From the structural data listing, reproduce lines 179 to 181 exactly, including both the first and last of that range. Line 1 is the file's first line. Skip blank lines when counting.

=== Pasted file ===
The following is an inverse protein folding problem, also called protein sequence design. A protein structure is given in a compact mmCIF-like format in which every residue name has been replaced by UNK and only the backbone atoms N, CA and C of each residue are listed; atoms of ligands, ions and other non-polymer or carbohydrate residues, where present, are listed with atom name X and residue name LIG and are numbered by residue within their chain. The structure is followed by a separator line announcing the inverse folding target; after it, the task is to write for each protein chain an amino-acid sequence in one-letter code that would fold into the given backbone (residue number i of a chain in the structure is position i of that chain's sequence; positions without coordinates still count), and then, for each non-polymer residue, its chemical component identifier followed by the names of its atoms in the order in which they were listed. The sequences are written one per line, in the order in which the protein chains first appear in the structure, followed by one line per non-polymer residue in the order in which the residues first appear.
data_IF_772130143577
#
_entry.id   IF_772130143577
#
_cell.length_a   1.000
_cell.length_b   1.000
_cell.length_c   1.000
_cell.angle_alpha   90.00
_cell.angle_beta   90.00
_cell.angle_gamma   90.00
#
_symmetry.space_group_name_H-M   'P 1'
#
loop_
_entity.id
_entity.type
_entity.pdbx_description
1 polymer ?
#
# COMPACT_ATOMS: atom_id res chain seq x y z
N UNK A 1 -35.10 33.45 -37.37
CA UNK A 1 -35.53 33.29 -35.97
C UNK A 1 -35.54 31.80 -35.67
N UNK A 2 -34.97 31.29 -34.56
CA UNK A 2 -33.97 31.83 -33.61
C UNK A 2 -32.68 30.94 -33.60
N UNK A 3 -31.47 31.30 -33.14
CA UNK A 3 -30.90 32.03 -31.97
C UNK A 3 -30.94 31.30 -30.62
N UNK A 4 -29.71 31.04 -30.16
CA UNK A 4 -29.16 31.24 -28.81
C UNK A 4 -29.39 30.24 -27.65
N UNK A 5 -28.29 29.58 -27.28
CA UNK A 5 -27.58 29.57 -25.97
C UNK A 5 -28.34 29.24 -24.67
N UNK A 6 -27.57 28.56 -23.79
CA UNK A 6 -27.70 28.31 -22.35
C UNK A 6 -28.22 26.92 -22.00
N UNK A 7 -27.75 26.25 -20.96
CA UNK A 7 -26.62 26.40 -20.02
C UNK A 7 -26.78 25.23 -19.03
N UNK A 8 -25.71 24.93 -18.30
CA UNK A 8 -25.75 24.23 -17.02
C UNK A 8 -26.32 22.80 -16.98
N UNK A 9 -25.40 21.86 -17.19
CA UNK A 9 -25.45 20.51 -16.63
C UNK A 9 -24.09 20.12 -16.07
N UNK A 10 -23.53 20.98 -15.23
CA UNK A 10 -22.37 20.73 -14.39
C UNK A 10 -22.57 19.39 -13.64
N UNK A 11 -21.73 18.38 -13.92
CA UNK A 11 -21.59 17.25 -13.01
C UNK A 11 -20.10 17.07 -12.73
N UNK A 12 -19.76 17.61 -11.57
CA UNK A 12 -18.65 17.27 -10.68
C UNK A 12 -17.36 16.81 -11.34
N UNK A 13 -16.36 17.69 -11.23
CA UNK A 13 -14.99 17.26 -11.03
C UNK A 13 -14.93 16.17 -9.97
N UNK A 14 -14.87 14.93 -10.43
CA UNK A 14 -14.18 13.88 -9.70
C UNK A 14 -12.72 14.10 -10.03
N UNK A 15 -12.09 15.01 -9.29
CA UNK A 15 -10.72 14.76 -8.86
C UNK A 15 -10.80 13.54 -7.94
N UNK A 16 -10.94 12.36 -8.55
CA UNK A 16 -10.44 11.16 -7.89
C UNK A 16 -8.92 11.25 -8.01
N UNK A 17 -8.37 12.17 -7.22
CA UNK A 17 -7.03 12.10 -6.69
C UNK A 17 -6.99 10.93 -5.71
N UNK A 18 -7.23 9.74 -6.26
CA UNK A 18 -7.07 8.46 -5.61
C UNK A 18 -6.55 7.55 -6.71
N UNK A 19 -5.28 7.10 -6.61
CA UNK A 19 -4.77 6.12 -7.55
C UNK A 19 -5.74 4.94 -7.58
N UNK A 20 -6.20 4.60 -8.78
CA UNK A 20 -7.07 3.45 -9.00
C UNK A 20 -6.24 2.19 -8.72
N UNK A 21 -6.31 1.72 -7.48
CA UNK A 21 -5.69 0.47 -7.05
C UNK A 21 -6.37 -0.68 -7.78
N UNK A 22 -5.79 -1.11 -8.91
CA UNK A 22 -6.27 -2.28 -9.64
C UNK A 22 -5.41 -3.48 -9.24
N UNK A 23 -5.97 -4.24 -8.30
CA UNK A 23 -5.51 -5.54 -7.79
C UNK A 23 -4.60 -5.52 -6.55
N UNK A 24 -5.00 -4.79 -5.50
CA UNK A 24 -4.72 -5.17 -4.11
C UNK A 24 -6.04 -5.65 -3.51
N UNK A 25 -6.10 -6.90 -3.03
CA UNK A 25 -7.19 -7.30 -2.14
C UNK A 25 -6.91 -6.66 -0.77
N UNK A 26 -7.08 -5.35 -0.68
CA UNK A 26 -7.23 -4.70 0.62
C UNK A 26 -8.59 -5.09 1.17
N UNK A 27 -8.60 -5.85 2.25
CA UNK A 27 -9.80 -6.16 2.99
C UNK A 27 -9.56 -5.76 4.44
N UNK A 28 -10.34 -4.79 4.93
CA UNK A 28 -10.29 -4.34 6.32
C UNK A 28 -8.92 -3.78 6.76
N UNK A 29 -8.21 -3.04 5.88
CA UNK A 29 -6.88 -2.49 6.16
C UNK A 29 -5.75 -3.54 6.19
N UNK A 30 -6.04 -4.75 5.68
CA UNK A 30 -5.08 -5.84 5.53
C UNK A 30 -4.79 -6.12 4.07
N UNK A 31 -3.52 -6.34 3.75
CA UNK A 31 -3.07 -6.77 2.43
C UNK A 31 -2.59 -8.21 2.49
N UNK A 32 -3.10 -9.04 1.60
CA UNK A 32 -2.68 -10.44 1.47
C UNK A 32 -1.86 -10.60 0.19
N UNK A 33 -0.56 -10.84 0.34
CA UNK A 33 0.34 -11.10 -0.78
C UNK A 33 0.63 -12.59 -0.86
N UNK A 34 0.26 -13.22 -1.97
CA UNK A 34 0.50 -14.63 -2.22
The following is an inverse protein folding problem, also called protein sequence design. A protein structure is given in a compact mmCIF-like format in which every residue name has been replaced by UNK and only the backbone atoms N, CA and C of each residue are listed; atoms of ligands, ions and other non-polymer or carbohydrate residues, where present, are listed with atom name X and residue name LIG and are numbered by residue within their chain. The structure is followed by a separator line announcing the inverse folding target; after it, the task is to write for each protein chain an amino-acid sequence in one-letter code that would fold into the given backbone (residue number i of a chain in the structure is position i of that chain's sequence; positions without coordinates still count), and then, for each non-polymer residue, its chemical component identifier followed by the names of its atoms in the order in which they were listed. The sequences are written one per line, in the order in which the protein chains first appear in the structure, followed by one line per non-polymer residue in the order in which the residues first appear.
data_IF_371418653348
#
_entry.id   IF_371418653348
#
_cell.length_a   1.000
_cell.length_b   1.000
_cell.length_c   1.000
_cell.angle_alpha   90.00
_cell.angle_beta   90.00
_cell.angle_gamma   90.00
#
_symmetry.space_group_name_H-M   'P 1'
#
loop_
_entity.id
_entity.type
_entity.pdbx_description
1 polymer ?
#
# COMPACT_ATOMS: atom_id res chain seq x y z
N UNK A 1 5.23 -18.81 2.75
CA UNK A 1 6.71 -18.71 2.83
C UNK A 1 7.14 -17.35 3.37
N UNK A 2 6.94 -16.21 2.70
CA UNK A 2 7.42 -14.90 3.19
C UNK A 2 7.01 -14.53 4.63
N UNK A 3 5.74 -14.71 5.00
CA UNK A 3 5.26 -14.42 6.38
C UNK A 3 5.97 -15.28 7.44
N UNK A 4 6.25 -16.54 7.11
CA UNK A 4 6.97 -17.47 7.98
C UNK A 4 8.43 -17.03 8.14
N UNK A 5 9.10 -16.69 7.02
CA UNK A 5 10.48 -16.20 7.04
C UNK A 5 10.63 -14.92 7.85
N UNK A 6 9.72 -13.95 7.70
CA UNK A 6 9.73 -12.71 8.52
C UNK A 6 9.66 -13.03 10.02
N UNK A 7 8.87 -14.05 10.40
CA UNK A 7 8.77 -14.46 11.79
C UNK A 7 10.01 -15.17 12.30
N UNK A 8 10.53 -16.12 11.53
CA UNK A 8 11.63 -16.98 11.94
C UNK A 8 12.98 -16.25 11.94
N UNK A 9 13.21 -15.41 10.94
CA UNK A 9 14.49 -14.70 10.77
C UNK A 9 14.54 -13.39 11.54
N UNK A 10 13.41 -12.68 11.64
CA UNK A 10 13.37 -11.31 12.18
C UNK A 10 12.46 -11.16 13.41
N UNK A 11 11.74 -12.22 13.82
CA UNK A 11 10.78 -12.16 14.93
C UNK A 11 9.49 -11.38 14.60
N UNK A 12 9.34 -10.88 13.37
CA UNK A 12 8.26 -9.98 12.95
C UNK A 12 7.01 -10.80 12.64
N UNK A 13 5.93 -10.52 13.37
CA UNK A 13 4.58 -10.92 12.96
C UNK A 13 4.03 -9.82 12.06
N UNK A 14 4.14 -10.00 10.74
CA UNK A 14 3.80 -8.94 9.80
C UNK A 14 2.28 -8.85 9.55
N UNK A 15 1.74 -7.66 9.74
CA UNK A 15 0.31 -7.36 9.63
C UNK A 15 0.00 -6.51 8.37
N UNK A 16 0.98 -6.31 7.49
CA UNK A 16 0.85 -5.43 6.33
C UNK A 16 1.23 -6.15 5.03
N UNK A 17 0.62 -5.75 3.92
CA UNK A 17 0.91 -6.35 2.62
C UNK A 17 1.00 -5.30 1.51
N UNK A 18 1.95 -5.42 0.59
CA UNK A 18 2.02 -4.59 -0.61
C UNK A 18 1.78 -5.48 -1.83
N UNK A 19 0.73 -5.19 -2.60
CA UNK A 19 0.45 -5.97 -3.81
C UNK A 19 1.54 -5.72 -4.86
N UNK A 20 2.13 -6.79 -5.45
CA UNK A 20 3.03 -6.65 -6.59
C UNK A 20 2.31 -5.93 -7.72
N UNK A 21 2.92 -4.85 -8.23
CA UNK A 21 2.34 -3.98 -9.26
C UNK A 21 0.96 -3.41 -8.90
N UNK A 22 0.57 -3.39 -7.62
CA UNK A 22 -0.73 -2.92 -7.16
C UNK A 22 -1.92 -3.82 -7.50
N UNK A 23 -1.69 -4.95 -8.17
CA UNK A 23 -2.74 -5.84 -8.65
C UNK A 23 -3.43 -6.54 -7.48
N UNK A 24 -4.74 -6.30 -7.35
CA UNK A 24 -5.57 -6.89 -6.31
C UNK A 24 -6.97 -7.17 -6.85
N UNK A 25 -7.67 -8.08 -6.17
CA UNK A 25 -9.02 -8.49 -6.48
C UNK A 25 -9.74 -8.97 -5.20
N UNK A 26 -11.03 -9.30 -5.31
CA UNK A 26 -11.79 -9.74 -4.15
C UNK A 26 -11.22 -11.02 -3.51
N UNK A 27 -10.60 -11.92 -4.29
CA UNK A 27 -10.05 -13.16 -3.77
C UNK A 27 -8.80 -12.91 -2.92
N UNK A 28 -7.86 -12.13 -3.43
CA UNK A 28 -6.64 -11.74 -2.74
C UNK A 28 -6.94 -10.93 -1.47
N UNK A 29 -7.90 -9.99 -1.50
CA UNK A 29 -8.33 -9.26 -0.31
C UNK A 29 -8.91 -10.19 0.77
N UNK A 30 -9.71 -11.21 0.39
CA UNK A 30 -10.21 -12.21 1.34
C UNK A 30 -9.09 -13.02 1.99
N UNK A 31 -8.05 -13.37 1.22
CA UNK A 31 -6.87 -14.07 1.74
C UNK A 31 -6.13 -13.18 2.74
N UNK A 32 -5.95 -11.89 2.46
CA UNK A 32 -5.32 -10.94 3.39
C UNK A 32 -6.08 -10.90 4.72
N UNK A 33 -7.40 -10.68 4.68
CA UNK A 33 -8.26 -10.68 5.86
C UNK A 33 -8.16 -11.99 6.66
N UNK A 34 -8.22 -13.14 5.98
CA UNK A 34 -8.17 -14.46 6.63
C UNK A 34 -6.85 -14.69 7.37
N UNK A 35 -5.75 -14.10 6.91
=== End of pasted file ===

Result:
C UNK A 12 7.01 -10.80 12.64
N UNK A 13 5.93 -10.52 13.37
CA UNK A 13 4.58 -10.92 12.96